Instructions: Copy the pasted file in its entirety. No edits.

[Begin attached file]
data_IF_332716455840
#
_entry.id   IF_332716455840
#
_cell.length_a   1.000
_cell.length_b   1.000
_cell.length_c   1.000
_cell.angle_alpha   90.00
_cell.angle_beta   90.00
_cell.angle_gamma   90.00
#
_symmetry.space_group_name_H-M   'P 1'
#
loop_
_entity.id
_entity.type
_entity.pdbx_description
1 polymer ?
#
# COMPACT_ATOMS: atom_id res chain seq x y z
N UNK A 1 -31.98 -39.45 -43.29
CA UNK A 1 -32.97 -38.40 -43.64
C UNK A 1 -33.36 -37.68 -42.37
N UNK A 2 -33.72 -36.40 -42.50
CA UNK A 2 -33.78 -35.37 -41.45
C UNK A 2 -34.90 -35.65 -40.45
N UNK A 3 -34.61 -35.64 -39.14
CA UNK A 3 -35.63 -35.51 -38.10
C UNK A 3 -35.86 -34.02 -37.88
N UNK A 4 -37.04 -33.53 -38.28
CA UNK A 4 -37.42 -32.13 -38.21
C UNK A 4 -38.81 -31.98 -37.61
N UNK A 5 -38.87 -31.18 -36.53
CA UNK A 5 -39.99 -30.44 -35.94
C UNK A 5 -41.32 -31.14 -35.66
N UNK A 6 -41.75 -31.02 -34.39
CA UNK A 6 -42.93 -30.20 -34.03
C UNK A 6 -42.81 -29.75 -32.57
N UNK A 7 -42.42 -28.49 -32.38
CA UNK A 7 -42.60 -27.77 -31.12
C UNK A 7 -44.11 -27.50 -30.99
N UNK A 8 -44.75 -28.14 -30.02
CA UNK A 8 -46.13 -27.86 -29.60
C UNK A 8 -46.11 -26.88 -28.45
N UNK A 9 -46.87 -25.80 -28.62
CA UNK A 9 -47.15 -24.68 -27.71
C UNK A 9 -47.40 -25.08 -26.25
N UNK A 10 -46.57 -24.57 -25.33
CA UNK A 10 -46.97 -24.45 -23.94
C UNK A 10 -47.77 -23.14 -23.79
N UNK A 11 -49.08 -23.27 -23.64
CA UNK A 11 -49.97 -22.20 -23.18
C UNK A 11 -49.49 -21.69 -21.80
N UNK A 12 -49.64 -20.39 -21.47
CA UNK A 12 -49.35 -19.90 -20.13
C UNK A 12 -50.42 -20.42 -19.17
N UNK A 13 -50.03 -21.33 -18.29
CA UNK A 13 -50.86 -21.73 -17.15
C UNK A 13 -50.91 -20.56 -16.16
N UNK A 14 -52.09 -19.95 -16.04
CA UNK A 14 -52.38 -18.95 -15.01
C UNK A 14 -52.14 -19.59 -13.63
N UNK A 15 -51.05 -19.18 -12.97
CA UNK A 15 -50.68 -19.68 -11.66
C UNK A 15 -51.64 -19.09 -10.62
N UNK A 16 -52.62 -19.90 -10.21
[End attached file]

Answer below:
data_IF_332716455840
#
_entry.id   IF_332716455840
#
_cell.length_a   1.000
_cell.length_b   1.000
_cell.length_c   1.000
_cell.angle_alpha   90.00
_cell.angle_beta   90.00
_cell.angle_gamma   90.00
#
_symmetry.space_group_name_H-M   'P 1'
#
loop_
_entity.id
_entity.type
_entity.pdbx_description
1 polymer ?
#
# COMPACT_ATOMS: atom_id res chain seq x y z
N UNK A 1 -31.98 -39.45 -43.29
CA UNK A 1 -32.97 -38.40 -43.64
C UNK A 1 -33.36 -37.68 -42.37
N UNK A 2 -33.72 -36.40 -42.50
CA UNK A 2 -33.78 -35.37 -41.45
C UNK A 2 -34.90 -35.65 -40.45
N UNK A 3 -34.61 -35.64 -39.14
CA UNK A 3 -35.63 -35.51 -38.10
C UNK A 3 -35.86 -34.02 -37.88
N UNK A 4 -37.04 -33.53 -38.28
CA UNK A 4 -37.42 -32.13 -38.21
C UNK A 4 -38.81 -31.98 -37.61
N UNK A 5 -38.87 -31.18 -36.53
CA UNK A 5 -39.99 -30.44 -35.94
C UNK A 5 -41.32 -31.14 -35.66
N UNK A 6 -41.75 -31.02 -34.39
CA UNK A 6 -42.93 -30.20 -34.03
C UNK A 6 -42.81 -29.75 -32.57
N UNK A 7 -42.42 -28.49 -32.38
CA UNK A 7 -42.60 -27.77 -31.12
C UNK A 7 -44.11 -27.50 -30.99
N UNK A 8 -44.75 -28.14 -30.02
CA UNK A 8 -46.13 -27.86 -29.60
C UNK A 8 -46.11 -26.88 -28.45
N UNK A 9 -46.87 -25.80 -28.62
CA UNK A 9 -47.15 -24.68 -27.71
C UNK A 9 -47.40 -25.08 -26.25
N UNK A 10 -46.57 -24.57 -25.33
CA UNK A 10 -46.97 -24.45 -23.94
C UNK A 10 -47.77 -23.14 -23.79
N UNK A 11 -49.08 -23.27 -23.64
CA UNK A 11 -49.97 -22.20 -23.18
C UNK A 11 -49.49 -21.69 -21.80
N UNK A 12 -49.64 -20.39 -21.47
CA UNK A 12 -49.35 -19.90 -20.13
C UNK A 12 -50.42 -20.42 -19.17
N UNK A 13 -50.03 -21.33 -18.29
CA UNK A 13 -50.86 -21.73 -17.15
C UNK A 13 -50.91 -20.56 -16.16
N UNK A 14 -52.09 -19.95 -16.04
CA UNK A 14 -52.38 -18.95 -15.01
C UNK A 14 -52.14 -19.59 -13.63
N UNK A 15 -51.05 -19.18 -12.97
CA UNK A 15 -50.68 -19.68 -11.66
C UNK A 15 -51.64 -19.09 -10.62
N UNK A 16 -52.62 -19.90 -10.21